CAN Festival 2021 February and March events
14 February 2021
Reporter: Vera Liber
CAN Festival 2021, Chinese Arts Now’s annual festival of work by British East and South East Asian artists, will feature ten weeks of new exhibitions, screenings, sound installations, performance and comedy from venues across London including Two Temple Place, Soho Theatre, Rich Mix and Little Angel Theatre, opening on 15 February.
In 2020 Chinese Arts Now commissioned six digital works in response to the pandemic. The first five are by artists Pamela Carter, Jasmin Kent Rodgman, Eelyn Lee, Seph Li and Naomi Sumner Chan. The sixth commission by Tobi Poster-Su, Chang and Eng and Me (and Me), is a film which explores ideas of identity, privilege and the contemporary freak though the extraordinary story of Chang and Eng Bunker, the original ‘Siamese’ twins.
Gaming technology meets the arts in a 3D experience created by Christine Urquhart. Originally meant to be live, visitors can walk through a virtual Two Temple Place and see works by artists Chloe Wing, Donald Shek, Jack Tan and Jasmin Kent-Rodgman accompanied by original music and spoken text.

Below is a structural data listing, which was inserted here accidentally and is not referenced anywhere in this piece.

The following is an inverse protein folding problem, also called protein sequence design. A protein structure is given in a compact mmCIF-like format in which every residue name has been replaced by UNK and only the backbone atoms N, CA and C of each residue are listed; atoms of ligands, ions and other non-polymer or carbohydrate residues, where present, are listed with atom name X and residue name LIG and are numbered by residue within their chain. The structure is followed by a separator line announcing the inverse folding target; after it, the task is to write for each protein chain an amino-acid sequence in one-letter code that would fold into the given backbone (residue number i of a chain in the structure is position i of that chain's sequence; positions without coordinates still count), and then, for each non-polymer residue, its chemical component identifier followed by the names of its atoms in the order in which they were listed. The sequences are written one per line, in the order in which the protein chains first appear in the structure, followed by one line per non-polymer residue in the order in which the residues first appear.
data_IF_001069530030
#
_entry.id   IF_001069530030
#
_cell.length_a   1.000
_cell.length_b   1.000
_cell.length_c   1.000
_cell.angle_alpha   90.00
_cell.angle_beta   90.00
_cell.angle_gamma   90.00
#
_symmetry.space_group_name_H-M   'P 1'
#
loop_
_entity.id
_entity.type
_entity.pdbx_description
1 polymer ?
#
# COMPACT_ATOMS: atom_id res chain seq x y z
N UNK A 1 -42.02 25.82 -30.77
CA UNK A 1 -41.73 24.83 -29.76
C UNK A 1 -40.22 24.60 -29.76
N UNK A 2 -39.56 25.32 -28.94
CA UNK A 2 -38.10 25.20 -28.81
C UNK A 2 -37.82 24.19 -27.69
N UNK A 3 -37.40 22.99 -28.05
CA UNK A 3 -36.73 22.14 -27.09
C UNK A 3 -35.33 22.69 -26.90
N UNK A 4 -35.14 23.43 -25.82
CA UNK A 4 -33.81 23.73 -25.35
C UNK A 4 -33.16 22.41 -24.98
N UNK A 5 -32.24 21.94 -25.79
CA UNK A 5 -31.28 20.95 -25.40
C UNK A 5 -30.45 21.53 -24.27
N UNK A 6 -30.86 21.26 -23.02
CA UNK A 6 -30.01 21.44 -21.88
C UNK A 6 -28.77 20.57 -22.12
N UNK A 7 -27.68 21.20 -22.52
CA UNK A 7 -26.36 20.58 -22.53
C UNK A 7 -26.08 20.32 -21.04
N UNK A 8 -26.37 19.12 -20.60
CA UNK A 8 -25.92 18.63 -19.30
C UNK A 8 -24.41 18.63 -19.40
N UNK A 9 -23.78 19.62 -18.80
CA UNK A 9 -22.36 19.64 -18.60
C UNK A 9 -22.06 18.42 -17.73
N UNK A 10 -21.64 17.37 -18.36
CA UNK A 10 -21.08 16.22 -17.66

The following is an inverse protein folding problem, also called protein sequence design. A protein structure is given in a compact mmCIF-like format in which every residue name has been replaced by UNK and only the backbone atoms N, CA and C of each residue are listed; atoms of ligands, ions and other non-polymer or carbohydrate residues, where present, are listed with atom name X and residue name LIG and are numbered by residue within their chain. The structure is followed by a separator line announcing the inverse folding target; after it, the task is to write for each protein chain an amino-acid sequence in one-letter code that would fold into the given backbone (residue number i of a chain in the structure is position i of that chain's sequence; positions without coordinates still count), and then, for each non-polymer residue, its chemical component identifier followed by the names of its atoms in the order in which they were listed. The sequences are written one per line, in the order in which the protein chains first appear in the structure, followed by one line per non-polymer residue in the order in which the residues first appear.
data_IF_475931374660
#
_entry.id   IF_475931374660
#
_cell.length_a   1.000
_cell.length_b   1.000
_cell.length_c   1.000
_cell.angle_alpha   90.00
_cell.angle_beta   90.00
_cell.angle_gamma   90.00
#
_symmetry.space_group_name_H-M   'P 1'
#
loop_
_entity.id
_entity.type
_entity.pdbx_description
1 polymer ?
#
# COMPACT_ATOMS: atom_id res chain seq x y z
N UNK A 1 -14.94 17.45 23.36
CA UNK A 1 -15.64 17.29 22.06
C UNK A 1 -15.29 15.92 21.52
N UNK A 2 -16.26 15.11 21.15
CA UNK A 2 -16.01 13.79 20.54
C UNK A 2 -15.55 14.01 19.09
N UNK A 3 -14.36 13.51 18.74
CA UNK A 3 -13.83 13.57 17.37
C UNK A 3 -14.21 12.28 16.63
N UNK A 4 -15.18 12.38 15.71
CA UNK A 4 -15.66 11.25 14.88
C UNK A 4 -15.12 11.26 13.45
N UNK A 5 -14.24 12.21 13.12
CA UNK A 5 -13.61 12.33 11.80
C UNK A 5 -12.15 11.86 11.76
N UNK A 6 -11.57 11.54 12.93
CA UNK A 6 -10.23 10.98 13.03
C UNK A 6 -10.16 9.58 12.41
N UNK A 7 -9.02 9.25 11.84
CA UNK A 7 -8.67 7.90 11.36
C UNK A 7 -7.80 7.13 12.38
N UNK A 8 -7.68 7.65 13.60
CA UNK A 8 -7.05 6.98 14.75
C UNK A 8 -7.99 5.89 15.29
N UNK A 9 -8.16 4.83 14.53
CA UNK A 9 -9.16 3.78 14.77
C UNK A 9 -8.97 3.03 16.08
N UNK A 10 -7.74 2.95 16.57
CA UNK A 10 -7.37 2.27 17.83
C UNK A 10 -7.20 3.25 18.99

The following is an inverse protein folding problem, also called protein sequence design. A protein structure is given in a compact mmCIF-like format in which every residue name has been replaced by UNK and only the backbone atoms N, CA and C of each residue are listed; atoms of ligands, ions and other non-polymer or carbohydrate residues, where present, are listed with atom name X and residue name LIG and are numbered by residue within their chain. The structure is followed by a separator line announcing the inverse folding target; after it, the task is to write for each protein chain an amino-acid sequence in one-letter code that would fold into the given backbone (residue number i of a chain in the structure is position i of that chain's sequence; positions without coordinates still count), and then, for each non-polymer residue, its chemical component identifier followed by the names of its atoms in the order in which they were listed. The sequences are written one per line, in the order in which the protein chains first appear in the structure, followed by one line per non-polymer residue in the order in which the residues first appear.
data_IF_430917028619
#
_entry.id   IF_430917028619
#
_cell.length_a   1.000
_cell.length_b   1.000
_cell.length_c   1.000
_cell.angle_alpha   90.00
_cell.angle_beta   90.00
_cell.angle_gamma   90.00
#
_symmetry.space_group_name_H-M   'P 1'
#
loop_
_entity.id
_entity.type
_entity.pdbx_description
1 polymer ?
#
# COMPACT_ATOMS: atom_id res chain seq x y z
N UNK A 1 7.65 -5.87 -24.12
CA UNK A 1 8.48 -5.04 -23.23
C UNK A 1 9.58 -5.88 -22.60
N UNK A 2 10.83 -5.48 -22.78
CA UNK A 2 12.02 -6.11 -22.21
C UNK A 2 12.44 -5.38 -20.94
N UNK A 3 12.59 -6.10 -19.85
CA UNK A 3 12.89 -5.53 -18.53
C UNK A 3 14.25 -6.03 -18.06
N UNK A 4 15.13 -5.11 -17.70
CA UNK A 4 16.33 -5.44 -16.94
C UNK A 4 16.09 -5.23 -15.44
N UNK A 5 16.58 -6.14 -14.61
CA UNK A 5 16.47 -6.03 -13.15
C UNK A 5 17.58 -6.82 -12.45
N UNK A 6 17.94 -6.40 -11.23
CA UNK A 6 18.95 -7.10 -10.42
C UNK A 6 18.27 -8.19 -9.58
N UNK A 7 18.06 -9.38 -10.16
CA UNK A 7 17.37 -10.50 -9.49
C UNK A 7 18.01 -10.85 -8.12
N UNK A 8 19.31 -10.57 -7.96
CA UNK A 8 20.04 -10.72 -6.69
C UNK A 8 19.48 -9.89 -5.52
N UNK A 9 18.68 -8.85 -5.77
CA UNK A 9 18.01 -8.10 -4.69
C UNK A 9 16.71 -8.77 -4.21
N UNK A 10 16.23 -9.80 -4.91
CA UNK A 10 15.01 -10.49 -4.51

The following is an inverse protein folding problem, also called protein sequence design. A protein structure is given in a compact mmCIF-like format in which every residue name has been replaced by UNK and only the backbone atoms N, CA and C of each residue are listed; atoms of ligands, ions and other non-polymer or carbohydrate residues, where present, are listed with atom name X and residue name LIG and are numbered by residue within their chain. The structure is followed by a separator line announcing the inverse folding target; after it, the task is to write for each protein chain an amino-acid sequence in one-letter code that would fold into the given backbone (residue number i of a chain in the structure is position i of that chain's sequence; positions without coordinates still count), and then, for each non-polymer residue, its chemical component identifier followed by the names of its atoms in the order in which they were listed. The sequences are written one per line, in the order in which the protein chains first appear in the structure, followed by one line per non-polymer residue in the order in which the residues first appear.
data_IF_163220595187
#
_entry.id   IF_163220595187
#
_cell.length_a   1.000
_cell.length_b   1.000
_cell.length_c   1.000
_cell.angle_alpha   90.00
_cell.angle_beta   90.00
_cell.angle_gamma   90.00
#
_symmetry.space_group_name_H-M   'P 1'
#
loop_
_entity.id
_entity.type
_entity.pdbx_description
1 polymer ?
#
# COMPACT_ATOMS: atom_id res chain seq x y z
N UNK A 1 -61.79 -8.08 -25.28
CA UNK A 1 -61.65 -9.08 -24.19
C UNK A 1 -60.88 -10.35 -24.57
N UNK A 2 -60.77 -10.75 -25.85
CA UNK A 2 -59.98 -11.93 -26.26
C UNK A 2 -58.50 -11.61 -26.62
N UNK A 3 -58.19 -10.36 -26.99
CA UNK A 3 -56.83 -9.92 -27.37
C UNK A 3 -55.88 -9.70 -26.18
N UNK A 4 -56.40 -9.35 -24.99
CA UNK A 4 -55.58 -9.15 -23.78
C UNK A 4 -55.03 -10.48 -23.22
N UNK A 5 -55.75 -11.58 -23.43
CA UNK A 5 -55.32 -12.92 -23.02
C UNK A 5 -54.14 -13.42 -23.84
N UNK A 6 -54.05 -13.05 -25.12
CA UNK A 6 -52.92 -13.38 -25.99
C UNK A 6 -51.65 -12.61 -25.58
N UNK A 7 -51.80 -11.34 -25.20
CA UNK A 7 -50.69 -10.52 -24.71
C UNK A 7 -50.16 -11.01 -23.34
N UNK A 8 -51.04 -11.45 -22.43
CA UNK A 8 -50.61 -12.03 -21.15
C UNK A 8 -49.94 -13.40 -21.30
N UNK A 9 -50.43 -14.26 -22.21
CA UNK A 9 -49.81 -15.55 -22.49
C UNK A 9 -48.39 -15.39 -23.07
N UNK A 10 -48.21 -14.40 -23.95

Stay Connected is a new festival strand gathering artists from the 2019 and 2020 Festivals (who are not in the 2021 edition) and offering them a platform to share their work with Festival audiences. 30 artists have been offered small commissions to either create new work, share existing work or even work in development.
An-Ting Chang, director of Chinese Arts Now and the CAN Festival, said, “people have suggested that I cancel this year’s CAN Festival, but for me it is more important than ever to keep the Festival running. The pandemic has highlighted the division between rich and poor, between different nations and cultures. East Asians particularly are in a very controversial position where the world seems to monitor but not understand them.
"CAN wants to tell a broad range of diverse contemporary Chinese stories and this year’s Festival presents work from more than 60 leading British East and South East Asian artists. It is essential that we remember why we are here, that we carry on making art, and stay connected with the public and our community of artists.”